Special Needs Center In Fort Lauderdale Gets Power Back After 9 Days

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FORT LAUDERDALE (CBSMiami) – At the Ann Storck Center in Fort Lauderdale all was dark Monday morning.

The non-profit child and adult day care and residential care center provides services for more than 100 physically and mentally challenged clients, but was providing nothing nine days after Irma. No power.

“It’s just not right, and we don’t understand. We have called every single day, we’ve had other people calling, and we don’t understand why our power’s not on now,” said Ann Storck CEO Charlotte Mather-Taylor.

One state lawmaker has been calling FPL on behalf of the center since well into last week. He is also calling for an investigation of the utility’s failure and response after Irma.

“Absolutely,” Rep. George Moraitis, R-Fort Lauderdale said if he need for a legislative and regulatory investigation of FPL. “This is unacceptable that a facility like this would not have been a much higher priority.”

The empty wheelchairs and darkened rooms spoke of care and therapy denied young and adult mostly low-income clients, but also hardship for their families.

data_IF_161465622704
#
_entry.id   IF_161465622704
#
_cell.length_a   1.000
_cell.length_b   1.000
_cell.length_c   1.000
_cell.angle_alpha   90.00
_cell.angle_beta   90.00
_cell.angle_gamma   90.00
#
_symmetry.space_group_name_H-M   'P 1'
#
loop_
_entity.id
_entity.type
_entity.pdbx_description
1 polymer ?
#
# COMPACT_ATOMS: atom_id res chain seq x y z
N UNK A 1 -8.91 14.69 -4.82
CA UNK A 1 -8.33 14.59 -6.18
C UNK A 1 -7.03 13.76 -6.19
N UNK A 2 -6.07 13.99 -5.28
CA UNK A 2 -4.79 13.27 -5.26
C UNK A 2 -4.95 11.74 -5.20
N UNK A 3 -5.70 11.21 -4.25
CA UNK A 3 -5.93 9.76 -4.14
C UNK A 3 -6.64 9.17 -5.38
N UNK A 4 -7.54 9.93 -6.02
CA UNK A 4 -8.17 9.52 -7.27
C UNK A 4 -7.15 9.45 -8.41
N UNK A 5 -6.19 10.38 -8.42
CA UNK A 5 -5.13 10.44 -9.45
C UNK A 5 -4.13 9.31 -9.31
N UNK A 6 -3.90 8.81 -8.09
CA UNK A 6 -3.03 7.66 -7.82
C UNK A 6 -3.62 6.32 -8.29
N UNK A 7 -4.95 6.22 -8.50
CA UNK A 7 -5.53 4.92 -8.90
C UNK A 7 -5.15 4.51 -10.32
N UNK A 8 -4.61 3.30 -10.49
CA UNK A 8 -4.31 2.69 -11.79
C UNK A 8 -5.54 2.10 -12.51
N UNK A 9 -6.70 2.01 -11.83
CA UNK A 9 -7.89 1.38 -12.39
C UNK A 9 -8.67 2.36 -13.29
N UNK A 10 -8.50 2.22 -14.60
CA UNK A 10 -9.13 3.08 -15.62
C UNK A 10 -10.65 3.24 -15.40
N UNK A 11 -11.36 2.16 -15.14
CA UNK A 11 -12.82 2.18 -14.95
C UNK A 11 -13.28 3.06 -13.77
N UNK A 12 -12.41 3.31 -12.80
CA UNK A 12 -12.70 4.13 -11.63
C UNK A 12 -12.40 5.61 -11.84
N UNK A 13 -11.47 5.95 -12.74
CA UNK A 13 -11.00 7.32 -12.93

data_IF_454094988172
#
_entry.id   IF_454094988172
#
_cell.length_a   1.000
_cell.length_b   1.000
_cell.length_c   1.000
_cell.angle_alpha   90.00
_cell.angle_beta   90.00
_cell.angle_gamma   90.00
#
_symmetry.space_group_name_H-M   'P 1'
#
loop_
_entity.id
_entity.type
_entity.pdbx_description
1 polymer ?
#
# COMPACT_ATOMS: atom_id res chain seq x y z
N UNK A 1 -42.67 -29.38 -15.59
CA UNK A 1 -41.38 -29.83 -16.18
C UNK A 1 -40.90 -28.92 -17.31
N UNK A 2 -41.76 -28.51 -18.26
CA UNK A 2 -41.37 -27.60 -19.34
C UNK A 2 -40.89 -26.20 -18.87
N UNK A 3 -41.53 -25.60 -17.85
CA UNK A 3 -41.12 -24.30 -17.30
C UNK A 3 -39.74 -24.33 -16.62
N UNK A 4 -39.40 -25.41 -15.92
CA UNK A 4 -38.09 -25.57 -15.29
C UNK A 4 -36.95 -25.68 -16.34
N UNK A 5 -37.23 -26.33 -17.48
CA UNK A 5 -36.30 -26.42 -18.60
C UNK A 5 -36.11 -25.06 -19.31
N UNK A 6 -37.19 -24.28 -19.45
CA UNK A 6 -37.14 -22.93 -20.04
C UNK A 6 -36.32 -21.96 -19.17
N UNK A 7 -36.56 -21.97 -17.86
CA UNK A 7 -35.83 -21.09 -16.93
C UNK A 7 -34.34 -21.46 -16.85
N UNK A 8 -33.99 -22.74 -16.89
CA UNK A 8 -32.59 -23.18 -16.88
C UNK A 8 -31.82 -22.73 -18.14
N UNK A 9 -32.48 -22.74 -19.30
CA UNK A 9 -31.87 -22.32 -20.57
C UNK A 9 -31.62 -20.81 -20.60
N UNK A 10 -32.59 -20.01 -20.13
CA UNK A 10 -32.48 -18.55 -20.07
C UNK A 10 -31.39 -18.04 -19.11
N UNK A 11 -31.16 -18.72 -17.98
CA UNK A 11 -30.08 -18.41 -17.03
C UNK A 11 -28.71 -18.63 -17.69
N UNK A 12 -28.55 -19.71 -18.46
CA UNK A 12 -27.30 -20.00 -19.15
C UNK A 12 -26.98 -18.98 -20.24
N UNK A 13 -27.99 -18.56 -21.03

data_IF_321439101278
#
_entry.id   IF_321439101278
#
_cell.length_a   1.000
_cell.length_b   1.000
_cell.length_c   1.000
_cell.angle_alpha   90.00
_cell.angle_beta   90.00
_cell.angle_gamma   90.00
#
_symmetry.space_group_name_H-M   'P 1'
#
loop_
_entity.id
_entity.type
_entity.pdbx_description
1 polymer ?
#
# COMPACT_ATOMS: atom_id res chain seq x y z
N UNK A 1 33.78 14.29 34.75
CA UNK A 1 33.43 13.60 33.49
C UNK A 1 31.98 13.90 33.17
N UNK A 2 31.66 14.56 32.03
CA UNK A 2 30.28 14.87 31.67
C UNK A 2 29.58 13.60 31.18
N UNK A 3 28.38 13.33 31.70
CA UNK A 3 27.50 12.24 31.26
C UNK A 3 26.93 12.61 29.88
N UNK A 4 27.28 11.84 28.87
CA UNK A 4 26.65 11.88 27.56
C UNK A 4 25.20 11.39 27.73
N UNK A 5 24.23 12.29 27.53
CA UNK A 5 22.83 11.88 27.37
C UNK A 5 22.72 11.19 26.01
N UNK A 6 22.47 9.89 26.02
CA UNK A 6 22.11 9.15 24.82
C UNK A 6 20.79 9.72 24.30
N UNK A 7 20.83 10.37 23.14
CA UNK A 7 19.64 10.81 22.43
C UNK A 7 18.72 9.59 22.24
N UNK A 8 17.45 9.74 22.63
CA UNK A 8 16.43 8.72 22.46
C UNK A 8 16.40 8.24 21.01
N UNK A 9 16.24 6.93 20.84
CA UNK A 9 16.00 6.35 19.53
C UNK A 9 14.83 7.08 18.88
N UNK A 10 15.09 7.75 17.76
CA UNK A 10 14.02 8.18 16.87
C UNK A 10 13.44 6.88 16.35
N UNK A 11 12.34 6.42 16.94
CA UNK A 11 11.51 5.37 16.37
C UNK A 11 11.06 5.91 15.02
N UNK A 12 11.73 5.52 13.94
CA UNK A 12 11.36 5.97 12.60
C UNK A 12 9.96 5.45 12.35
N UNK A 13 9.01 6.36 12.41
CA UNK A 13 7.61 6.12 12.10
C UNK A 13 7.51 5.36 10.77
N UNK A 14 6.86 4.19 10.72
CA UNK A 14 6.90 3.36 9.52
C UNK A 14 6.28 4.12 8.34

“The families are also losing income by having to stay home to provide the care for their children and their adults,” said Stacy Verity, a program director for Anne Storck.

Using a generator, the center did manage to squeeze some 50 residential clients into an air-conditioned building that is designed to accommodate just 16.

Just before noon, an FPL assessment crew finally made an appearance at the center for disabled children and adults. It was the first sign of the power company, long after Irma’s tropical storm force winds blew through.

Rep. Moraitis said he called FPL Monday to tell them a CBS4 News crew was coming to cover the story.  It’s not clear to what extent that call regarding media coverage may have hastened FPL’s response.

Power to the Ann Storck Center was restored late afternoon Monday but a number of homes in the neighborhood remained in the dark. An FPL worker said “many” power lines were down that come from the main line that feeding the area.

More from Gary Nelson
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